Soumyadip Sengupta is a postdoctoral research associate in Computer Science & Engineering at the University of Washington. He is a part of UW Reality Lab and GRAIL, working with professors Brian Curless, Ira Kemelmacher-Shlizerman and Steve Seitz. His research interest lies at the intersection of Computer Vision, Computer Graphics and Machine Learning. His research deals with the problem of Inverse Graphics/Rendering, i.e. recovering the underlying geometry, reflectance and illumination properties of a scene from image(s) or video. He completed his Ph.D. from University of Maryland, College Park (2019) under the supervision of Prof. David Jacobs and Bachelor of Engineering (2013) from Jadavpur University, India.
Spencer Sevilla is a postdoctoral researcher in Computer Science and Engineering at the University of Washington, where he works with Kurtis Heimerl and the ICTD Lab. His research is focused on improving internet access in remote and disconnected parts of the world, with a current focus on rural and indigenous cellular networks. Spencer received his Ph.D. in 2017 from the University of California at Santa Cruz, where he was advised by J.J. Garcia-Luna-Aceves.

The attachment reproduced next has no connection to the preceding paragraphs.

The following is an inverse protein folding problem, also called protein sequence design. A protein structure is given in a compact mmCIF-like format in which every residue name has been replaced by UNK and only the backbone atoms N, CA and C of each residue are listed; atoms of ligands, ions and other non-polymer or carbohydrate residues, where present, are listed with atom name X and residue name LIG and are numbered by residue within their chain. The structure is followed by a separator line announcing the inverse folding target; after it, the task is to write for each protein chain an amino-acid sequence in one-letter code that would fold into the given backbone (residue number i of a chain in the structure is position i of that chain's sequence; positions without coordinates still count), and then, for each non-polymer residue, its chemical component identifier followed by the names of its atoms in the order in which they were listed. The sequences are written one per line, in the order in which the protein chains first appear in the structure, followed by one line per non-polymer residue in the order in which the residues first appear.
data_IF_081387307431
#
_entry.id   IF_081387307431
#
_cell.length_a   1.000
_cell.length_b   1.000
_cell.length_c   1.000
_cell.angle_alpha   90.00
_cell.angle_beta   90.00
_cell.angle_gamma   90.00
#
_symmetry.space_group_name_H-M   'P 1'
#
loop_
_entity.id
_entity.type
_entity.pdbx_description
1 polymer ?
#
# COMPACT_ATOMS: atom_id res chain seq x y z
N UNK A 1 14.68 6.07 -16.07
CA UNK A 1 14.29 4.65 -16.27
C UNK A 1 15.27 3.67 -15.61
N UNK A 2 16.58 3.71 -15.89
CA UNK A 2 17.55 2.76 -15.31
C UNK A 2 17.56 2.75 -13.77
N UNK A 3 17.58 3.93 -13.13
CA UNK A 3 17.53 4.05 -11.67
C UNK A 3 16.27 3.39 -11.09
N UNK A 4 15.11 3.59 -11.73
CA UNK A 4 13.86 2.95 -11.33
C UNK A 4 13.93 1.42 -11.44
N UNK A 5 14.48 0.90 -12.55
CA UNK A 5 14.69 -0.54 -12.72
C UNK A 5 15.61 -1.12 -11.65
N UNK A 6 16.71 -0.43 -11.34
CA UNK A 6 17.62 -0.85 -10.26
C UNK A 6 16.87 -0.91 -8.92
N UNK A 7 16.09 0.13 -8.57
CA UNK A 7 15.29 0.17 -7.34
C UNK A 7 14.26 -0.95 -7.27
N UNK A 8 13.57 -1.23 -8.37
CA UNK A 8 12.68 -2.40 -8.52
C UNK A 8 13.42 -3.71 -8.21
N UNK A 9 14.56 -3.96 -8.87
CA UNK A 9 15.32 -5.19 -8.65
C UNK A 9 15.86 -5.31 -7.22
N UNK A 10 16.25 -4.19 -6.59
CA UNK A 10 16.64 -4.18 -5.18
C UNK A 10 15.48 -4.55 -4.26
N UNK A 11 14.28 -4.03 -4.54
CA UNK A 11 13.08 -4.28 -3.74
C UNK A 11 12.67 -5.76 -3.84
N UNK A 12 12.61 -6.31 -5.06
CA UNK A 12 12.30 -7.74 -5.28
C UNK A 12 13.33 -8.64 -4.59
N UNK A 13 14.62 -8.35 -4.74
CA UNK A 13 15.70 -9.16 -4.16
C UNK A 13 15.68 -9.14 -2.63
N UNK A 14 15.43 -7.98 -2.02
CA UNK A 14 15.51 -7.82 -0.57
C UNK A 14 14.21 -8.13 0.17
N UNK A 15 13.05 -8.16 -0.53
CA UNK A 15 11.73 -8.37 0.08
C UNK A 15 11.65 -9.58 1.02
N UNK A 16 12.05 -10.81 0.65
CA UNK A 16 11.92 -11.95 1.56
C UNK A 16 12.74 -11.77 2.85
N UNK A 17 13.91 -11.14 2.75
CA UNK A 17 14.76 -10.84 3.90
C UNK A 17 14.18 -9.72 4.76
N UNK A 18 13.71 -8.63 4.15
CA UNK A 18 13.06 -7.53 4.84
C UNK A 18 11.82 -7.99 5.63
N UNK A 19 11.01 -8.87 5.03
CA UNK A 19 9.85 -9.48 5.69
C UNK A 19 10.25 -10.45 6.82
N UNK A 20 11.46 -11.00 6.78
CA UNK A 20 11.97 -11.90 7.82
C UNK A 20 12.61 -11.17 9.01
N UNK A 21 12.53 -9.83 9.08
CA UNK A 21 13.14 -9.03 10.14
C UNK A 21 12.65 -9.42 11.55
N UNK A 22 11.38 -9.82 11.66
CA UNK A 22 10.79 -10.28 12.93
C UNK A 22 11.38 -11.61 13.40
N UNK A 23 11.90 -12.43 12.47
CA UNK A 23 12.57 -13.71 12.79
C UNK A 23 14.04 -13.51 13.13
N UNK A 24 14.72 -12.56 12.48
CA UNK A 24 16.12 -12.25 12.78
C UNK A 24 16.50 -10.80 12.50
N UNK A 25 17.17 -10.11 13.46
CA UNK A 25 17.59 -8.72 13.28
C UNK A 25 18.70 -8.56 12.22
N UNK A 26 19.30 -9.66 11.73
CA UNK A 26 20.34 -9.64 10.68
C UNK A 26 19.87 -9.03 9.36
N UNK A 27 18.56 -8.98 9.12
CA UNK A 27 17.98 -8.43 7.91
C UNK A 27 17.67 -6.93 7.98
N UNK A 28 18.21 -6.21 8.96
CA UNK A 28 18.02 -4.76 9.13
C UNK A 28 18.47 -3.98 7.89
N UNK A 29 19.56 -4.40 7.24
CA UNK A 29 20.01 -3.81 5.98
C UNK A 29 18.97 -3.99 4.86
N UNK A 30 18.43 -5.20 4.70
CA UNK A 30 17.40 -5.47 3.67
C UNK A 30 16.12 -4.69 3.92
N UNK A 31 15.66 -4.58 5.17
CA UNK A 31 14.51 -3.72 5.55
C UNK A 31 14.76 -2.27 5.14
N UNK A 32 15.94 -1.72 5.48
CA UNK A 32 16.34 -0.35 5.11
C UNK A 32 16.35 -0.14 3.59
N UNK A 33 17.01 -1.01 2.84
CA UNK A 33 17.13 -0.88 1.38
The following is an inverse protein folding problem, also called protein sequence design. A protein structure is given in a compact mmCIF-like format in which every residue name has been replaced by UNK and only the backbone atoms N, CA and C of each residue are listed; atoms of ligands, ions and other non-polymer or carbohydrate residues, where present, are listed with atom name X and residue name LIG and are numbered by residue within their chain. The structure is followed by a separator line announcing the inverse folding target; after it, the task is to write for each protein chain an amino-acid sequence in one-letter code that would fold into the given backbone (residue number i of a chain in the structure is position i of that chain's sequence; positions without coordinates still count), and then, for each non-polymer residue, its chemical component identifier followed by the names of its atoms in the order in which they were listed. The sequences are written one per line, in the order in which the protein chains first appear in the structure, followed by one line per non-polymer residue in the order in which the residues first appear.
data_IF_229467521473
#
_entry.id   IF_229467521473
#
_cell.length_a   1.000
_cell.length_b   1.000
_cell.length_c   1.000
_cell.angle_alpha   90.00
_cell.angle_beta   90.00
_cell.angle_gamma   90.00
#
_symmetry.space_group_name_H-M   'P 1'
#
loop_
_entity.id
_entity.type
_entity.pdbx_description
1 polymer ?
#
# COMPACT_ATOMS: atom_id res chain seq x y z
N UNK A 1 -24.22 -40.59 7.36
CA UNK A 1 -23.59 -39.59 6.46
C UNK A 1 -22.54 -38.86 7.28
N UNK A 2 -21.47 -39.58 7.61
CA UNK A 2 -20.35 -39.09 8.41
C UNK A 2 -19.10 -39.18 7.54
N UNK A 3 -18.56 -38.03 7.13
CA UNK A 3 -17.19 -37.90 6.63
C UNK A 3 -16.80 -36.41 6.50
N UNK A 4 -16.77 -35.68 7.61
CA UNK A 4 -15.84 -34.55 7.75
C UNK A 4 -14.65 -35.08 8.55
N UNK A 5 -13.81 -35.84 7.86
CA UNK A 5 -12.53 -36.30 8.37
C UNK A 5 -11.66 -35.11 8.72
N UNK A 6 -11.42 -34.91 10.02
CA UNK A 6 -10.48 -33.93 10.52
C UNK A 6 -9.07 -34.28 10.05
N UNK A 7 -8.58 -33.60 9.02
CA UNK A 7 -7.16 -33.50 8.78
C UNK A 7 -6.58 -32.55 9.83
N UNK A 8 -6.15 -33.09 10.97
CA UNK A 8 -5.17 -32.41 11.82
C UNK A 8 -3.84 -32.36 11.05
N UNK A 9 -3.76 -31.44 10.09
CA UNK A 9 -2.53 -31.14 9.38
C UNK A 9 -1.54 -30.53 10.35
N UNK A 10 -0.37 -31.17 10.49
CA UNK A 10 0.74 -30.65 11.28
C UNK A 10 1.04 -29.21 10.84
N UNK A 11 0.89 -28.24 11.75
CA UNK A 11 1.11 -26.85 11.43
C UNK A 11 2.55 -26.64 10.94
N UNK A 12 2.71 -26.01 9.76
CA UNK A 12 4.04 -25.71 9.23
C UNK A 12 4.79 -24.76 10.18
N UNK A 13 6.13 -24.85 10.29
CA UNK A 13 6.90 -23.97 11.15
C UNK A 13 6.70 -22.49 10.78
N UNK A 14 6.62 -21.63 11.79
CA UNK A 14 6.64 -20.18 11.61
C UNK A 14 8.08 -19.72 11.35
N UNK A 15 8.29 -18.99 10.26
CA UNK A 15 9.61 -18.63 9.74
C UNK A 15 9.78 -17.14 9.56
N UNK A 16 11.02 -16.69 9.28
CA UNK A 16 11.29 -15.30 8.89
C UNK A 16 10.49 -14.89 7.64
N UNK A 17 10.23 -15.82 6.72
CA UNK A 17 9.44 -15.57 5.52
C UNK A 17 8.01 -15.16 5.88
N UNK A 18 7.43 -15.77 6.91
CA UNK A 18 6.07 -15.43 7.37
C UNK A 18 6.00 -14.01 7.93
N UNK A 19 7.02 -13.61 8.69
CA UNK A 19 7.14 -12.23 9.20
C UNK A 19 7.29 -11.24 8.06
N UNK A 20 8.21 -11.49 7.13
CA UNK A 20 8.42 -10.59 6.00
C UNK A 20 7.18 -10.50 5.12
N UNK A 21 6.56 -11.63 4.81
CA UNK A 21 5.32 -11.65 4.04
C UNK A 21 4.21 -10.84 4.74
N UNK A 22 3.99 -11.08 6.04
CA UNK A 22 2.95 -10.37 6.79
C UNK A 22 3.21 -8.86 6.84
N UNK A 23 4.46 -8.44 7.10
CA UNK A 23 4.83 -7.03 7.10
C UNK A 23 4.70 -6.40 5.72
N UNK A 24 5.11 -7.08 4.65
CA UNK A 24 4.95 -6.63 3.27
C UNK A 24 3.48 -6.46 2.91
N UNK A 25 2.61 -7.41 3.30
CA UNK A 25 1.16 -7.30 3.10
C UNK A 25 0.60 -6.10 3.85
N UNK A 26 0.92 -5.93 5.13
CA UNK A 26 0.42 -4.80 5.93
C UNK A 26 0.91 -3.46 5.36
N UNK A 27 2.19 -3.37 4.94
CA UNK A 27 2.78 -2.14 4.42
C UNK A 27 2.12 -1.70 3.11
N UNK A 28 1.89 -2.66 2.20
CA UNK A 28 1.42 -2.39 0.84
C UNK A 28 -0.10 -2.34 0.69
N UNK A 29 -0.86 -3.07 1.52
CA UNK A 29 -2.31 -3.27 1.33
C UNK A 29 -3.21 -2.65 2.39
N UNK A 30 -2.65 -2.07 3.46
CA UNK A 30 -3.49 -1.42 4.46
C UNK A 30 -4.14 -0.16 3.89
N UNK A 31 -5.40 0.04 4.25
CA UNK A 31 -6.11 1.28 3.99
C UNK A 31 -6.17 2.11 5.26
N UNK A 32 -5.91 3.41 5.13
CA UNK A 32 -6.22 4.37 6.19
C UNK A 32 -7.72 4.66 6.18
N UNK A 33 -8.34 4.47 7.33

Jesse Thomason is a postdoctoral researcher working with Luke Zettlemoyer at the University of Washington. His research interests are primarily in semantic understanding and language grounding. Thomason received his Ph.D. from the University of Texas at Austin, working with Ray Mooney at the intersection of natural language processing and robotics. He developed algorithms that bootstrap robot understanding from interaction with humans, improving language understanding and perceptual grounding for embodied robots.
Chun Zhao is a postdoctoral research associate in Computer Science & Engineering at the University of Washington, working with Professor Michael Taylor in the Bespoke Silicon Group. His primary research interests are in the fields of computer architecture, digital integrated circuits, system on chip and embedded systems. His current research focuses on RISC-V based open source microprocessors and peripheral interfaces, with an emphasis on the design and implementation of memory controller and PHY IPs. Chun received his Ph.D. in Electrical Engineering from University of Chinese Academy of Sciences. He received his B.E. from Harbin Institute of Technology.